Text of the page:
Community is everything in a coworking space. As coworking pioneers have been saying for years, coworking is not about the desks and wifi.
But building community isn’t easy. It takes vision, commitment, consistency on the part of community managers and, perhaps most importantly, member engagement and participation.
I chatted with Maya Delano, Senior Community Manager at NextSpace (and rockstar community builder in my home space in Santa Cruz, Ca.) about engaging members in their coworking community. Here are 19 of her best tips:
1. Create opportunities for every member
Find ways to engage every type of member in the community, regardless of whether they’re an introvert, or an extrovert, or what their background is. Providing opportunities for everyone to interact with other members.
2. Remember that coworking is about the people
A coworking community is an ecosystem we create for ourselves. It’s how we interact with each other. Loneliness is increasingly a factor in our world. As much as people love having their computers and being at home or a coffee shop, they miss the water cooler talk.
3. Create events people want to be part of
Make events fun, exciting and interesting. Keep people curious and on their toes. Make events all-inclusive. Provide events that every type of person is interested in. Provide a variety of events. You can’t just do a happy hour on Friday and expect that it will engage everyone. When we started doing member recess, it was because a lot of members didn’t want to sit around and chit chat and drink. That wasn’t their thing. But going out and playing, and being creative for an hour in the afternoon, was totally their thing.
4. Set the mood
I set the mood in our coworking space depending on where I sit and how I interact with members. I model how loud to be and how much talking we do with each other.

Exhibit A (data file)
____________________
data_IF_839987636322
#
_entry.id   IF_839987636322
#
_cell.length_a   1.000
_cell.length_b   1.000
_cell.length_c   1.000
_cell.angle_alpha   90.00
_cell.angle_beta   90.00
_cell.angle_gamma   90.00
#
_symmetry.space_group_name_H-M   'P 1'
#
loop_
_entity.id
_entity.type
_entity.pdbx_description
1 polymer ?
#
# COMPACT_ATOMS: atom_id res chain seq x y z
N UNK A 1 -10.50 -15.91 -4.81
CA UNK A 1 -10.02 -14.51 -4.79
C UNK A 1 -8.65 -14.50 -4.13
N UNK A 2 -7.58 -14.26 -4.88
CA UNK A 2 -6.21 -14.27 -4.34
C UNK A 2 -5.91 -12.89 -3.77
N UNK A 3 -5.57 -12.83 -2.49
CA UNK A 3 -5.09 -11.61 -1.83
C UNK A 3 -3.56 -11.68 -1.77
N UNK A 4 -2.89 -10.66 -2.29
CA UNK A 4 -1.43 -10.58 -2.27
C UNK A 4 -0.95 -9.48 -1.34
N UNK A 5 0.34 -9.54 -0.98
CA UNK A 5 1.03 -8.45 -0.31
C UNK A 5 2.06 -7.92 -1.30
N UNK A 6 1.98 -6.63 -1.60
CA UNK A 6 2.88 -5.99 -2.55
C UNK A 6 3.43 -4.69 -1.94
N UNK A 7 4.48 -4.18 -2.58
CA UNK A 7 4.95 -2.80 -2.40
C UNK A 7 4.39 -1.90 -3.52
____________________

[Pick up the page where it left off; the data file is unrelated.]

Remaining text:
5. Connect people in large and small ways
When I talk about member engagement, it’s on several levels. On a small level, I introduce people, make sure the conversation hooks for one or two sentences, then walk away and let them manage their own connections. On a big level, it’s throwing the biggest, baddest holiday party you could ever come up with.
6. Be a composer
The community manager is the composer of a space. Community engagement is not going to happen with just you, you need all the different instruments. You can’t expect members to just come together as individual instruments to make amazing music and create an amazing feeling. Without the composer, it’s not going to happen. I consider myself either the cruise ship director or the composer, depending on whether you want to be on a more classical level or a silly, Love Boat concept.
7. Set the community tone on tours
Establishing the culture of your coworking space starts with a tour. I make sure that on a tour, I introduce that person to two or three people. Those members know I’m going to introduce them so they don’t feel like I’m interrupting. I introduce them to someone who’s like the space mom, to the guy who chats with everyone, the small business development guy who can give them business advice. I introduce people to our members so they immediately make connections. Then, when they come back to the space for their trial day or next coworking day they already have a few names and faces. I know—because I’ve already set the culture on the tour—that the members will say hi to that person. I’ve already set that tone with the tour.